The CX was introduced in 1974 to replace the aged but much loved DS. The car was well received and was voted European Car of the Year in 1975. Often referred to as the last real Citroen the CX was designed by a team led by Robert Operon prior to Citroen becoming merged with Peugeot to create the PSA group. Unfortunately the CX had a rather troubled gestation even by Citroen's standards. The car was developed from the Projet L prototypes that were originally planned as a replacement for the BMC 1800 Landcrab. One of the Projet L cars survives in the Citroen conservatory and is powered by a watercooled version of the GS flat four engine. The original plan was to use a tri-rotor Comotor Wankel unit but a six cylinder air cooled unit was also tried. Ultimately the Wankel engine option failed through issues of reliability, excessive fuel consumption and Citroen/NSU/Comotor agreement breaking down. Unfortunately the lack of a suitable engine came very late in the day for the CX's development and the engine bay was too small to allow anything larger than a four cylinder engine. While the body and interior were extremely stylish and modern the mechanicals were a pretty humdrum (by Citroen standards) carry over from the DS. Early cars were plagued with heavy, unassisted steering and the 2.0 litre petrol engines were also rather underpowered, ironically these early cars are now extremely sought after.
The steering was quickly changed for the self-centering, variable power assisted Diravi system from the SM. This change transformed the character of the car making low speed manoeuvres finger-tip light but also giving exceptional stability on high speed motorways. While the 2000 plodded on, the larger engine sizes were increased with the 2200 engine being replaced by the 2400 and the 2200 diesel being replaced with a 2500. The estate was introduced soon after the saloon and proved a very popular car due to its huge load area and carrying capacity. The Safari was the plain estate form and the Familiale offered three rows of seats as an early people carrier. The estate form saw the wheelbase being extended by 23cm (9 inches) and this allowed the creation of the most prized of the CX variants, the Prestige saloon. Originally the Prestige kept the same roof line as the standard car but this was soon raised, reputedly at the demand of President Mitterand. Again, the early, low roof, cars are most sought after. Strangely for an executive saloon there was no fully automatic gearbox until 1980. Until then the closest thing was the C-matic, effectively a hydraulically automated 3 speed manual gearbox with torque convertor and an electrically operated clutch. This was no Citroen special as similar gearboxes were offered by other manufacturers e.g. Hondamatic and Vauxhall's Easytronic. The engineering in the C-matic system is relatively simple but adjustment can be complex and the lack of a torque-convertor lock up makes them very fuel inefficient. In 1980 the 2400 Pallas was offered with a ZF three speed automatic transmission. This is much more in keeping with the relaxed nature of the CX but the automatic is more noted for its durability than its smoothness.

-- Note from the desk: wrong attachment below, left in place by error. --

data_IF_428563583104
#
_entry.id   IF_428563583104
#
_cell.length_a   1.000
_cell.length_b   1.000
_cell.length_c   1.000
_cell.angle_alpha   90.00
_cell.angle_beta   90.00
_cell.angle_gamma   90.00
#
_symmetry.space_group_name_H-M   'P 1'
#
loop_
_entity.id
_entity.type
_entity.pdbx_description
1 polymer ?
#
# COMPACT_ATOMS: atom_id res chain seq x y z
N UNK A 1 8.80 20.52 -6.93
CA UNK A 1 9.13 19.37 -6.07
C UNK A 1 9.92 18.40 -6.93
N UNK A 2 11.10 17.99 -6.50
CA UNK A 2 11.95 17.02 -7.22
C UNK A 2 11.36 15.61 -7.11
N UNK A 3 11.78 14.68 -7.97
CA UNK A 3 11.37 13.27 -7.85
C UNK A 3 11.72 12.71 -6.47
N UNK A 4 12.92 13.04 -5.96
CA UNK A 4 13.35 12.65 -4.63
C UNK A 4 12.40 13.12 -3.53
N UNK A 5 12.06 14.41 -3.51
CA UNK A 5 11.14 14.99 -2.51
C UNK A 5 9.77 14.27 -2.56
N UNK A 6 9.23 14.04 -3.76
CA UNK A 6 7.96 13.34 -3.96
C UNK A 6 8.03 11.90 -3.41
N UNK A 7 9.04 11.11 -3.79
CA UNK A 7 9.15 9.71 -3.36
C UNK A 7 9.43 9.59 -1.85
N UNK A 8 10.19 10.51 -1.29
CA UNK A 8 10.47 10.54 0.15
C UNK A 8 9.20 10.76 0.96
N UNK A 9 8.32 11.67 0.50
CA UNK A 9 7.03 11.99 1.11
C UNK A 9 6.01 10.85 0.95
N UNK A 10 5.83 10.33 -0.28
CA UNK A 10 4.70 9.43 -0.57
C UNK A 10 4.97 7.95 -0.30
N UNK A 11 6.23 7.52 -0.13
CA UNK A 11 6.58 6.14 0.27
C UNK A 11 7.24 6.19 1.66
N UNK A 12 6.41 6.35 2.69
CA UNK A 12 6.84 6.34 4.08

The first of the more sporting variants was the 1977 2400 GTi with Bosch L-Jetronic fuel injection boosting power to 128bhp. This engine was also used in the higher specification saloons and estates. In 1981 the 2400 was increased to 2500 and then in 1984 the first of the GTi turbo models was introduced along with a restyled dashboard and other improvements. The Turbo cars were fast and refined, they offered high levels of equipment and performance albeit at the expense of the traditional magic carpet ride. They had a dedicated following in Germany as autobahn cruisers capable of taking on the high performance Mercedes and Porsches of the day. The Turbo II of 1986 offered improved performance by way of intercooling. In more mundane models the long serving 2.0 litre motor from the DS was finally replaced in 1982 by a new aluminium-block OHC engine jointly developed by Peugeot and Renault. The Douvrin engine was also available in 2.2 form. This engine offered substantial improvements due to reduction in weight, greater power and lower fuel consumption. This change also saw an increase in the front track and the flaring of the front arches. Pallas models and above were fitted with metric TRX wheel rims. TRX fit tyres are now exceedingly expensive and many owners replace them with almost identical imperial rims that accept standard tyres. The Series 2 was introduced in late 1985 bringing larger, plastic bumpers and a more conventional interior layout. The revolving drum speedometer and rev counter were replaced with conventional style clock and needle design as previewed in the Series 1 GTi Turbo. While there is no doubt that the Series 2 cars were better built, better rustproofed and have higher specification it is the Series 1 cars that are most sought a